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The 19th International Conference on the Applications of Computer Science and Mathematics in Architecture and Civil Engineering will be held at the Bauhaus University Weimar from 4th till 6th July 2012. Architects, computer scientists, mathematicians, and engineers from all over the world will meet in Weimar for an interdisciplinary exchange of experiences, to report on their results in research, development and practice and to discuss. The conference covers a broad range of research areas: numerical analysis, function theoretic methods, partial differential equations, continuum mechanics, engineering applications, coupled problems, computer sciences, and related topics. Several plenary lectures in aforementioned areas will take place during the conference.
We invite architects, engineers, designers, computer scientists, mathematicians, planners, project managers, and software developers from business, science and research to participate in the conference!

Long-span cable supported bridges are prone to aerodynamic instabilities caused by wind and this phenomenon is usually a major design criterion. If the wind speed exceeds the critical flutter speed of the bridge, this constitutes an Ultimate Limit State. The prediction of the flutter boundary therefore requires accurate and robust models. This paper aims at studying various combinations of models to predict the flutter phenomenon.
Since flutter is a coupling of aerodynamic forcing with a structural dynamics problem, different types and classes of models can be combined to study the interaction. Here, both numerical approaches and analytical models are utilised and coupled in different ways to assess the prediction quality of the hybrid model. Models for aerodynamic forces employed are the analytical Theodorsen expressions for the motion-enduced aerodynamic forces of a flat plate and Scanlan derivatives as a Meta model. Further, Computational Fluid Dynamics (CFD) simulations using the Vortex Particle Method (VPM) were used to cover numerical models.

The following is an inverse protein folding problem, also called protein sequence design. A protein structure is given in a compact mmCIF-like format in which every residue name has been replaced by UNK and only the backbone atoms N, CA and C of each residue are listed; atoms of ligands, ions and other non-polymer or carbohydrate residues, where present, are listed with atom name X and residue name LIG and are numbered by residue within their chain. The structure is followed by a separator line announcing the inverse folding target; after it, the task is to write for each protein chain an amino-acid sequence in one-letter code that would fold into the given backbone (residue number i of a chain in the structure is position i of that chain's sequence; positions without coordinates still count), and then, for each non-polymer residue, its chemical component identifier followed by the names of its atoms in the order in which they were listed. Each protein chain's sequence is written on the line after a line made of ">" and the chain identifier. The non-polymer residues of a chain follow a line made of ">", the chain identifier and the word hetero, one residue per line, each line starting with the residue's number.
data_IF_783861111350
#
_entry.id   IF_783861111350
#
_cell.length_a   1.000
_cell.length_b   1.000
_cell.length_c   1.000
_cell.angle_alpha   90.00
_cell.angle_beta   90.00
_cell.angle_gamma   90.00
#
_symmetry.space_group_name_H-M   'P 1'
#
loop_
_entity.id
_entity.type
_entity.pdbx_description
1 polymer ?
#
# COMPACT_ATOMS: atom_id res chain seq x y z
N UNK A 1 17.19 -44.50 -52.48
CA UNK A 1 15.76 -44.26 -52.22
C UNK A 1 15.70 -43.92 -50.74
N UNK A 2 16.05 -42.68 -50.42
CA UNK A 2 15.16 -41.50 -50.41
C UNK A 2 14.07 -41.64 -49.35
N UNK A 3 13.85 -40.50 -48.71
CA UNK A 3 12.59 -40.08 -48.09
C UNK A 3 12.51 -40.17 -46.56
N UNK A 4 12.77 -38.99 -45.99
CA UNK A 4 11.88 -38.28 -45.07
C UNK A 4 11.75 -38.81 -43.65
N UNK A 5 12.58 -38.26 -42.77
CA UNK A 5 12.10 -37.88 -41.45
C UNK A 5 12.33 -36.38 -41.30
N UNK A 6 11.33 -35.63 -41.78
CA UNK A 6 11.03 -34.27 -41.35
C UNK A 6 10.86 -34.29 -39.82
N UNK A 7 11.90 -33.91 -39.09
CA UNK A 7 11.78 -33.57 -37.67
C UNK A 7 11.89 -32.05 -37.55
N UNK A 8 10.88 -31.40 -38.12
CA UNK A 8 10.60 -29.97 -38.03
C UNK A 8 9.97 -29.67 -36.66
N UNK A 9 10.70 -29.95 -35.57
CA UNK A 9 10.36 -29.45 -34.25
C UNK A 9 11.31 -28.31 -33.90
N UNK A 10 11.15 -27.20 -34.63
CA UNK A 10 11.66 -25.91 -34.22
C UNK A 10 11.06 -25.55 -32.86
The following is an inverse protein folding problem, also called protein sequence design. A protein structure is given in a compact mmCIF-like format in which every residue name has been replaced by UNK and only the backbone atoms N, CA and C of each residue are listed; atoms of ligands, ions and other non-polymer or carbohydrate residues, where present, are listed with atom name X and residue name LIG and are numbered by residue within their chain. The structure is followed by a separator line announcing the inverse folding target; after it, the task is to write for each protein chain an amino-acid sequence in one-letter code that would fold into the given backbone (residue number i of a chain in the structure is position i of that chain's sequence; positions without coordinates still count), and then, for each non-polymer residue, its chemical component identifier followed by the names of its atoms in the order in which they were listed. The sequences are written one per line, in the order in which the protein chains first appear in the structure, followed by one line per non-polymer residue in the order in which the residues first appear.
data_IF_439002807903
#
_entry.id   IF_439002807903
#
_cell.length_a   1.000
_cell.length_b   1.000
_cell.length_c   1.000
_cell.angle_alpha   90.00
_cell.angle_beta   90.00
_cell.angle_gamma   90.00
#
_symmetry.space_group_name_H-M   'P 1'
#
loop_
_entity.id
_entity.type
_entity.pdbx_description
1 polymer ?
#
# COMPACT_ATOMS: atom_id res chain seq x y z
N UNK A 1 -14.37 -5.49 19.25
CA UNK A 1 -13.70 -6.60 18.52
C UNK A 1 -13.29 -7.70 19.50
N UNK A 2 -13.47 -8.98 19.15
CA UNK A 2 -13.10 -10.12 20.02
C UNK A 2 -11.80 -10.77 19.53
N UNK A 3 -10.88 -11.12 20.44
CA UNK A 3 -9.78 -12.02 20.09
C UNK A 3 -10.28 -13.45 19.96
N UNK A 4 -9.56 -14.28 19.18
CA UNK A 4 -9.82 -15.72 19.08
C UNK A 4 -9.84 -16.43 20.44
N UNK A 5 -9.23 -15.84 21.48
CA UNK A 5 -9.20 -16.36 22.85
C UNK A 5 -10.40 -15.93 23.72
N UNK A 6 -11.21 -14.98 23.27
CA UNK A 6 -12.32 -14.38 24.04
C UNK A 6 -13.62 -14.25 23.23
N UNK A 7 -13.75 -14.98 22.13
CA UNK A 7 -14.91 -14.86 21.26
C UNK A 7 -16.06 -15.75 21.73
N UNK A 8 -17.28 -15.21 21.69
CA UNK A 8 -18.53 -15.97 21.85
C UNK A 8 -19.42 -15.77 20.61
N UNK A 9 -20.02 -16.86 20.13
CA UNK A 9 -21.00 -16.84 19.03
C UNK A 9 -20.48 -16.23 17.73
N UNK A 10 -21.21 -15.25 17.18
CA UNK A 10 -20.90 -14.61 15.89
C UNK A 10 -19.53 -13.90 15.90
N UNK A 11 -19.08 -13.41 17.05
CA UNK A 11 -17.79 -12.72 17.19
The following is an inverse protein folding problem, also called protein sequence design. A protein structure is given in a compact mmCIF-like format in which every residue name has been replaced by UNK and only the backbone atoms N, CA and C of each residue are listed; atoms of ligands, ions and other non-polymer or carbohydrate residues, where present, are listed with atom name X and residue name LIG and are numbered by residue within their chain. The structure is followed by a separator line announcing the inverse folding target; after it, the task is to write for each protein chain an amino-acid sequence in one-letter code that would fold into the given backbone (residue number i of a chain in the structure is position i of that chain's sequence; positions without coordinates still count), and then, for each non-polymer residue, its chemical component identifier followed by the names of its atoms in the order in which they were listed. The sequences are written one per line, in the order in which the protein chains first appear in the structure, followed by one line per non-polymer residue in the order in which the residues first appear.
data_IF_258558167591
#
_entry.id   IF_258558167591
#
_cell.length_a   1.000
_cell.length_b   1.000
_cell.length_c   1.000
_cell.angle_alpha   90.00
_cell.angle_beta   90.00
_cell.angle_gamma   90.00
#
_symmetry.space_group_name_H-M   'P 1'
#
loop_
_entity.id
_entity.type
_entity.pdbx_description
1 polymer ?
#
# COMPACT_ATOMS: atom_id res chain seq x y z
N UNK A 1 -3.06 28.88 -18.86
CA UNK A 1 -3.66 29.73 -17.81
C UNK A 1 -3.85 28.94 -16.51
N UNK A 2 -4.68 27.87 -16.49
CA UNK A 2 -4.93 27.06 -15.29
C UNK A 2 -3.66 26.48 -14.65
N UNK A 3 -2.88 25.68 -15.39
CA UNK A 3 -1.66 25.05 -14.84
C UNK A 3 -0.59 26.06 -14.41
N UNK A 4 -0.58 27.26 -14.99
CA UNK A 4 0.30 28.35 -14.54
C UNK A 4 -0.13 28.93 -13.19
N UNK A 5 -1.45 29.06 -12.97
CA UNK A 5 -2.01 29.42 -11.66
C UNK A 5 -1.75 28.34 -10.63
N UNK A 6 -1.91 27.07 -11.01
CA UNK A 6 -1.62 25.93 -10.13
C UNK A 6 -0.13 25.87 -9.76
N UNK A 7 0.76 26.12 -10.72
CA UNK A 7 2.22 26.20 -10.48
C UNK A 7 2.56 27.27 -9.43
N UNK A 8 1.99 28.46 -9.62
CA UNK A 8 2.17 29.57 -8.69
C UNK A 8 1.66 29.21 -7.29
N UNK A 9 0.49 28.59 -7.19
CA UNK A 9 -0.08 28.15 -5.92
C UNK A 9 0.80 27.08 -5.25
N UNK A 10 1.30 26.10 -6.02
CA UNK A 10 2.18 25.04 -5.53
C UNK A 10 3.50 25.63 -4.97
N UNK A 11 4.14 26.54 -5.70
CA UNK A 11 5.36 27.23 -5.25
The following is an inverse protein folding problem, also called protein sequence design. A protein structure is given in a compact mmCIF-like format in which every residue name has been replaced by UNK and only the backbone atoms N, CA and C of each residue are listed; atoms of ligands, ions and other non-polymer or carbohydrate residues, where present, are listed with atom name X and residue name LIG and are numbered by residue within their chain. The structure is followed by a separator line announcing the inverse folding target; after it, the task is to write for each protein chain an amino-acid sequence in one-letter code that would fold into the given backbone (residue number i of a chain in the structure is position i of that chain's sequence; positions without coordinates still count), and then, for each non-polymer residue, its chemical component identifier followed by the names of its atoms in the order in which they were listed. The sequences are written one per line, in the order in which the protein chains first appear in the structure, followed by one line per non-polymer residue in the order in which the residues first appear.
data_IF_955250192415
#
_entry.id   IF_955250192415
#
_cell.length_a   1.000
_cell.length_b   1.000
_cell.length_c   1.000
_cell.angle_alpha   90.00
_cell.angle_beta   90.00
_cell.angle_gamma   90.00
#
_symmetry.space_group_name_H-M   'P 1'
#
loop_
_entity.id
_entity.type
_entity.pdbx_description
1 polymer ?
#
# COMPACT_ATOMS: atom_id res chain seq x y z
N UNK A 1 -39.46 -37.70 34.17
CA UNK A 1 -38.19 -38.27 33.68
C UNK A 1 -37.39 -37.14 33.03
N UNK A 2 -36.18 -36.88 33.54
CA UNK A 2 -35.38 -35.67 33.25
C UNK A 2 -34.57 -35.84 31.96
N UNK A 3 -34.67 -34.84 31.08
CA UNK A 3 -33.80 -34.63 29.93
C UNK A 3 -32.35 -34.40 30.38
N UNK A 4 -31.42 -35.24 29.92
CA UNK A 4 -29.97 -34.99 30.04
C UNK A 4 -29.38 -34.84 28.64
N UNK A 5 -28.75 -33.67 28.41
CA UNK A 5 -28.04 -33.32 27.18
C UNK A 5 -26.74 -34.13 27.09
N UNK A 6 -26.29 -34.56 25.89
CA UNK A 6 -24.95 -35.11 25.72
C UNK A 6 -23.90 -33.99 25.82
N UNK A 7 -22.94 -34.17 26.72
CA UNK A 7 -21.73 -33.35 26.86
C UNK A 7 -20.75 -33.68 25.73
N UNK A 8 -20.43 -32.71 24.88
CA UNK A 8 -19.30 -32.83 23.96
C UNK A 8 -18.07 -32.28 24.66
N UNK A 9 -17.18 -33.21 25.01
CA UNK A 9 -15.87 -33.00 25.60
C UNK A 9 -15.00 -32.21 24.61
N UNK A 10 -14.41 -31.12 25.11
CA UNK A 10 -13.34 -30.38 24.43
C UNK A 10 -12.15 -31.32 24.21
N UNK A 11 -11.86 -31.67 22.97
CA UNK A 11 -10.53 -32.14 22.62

The structural representations were dimensionally reduced to two degree of freedom section models calibrated from global models as well as a fully three-dimensional Finite Element (FE) model. A two degree of freedom system was analysed analytically as well as numerically.
Generally, all models were able to predict the flutter phenomenon and relatively close agreement was found for the particular bridge. In conclusion, the model choice for a given practical analysis scenario will be discussed in the context of the analysis findings.

In this paper, wavelet energy damage indicator is used in response surface methodology to identify the damage in simulated filler beam railway bridge. The approximate model is addressed to include the operational and surrounding condition in the assessment. The procedure is split into two stages, the training and detecting phase. During training phase, a so-called response surface is built from training data using polynomial regression and radial basis function approximation approaches. The response surface is used to detect the damage in structure during detection phase. The results show that the response surface model is able to detect moderate damage in one of bridge supports while the temperatures and train velocities are varied.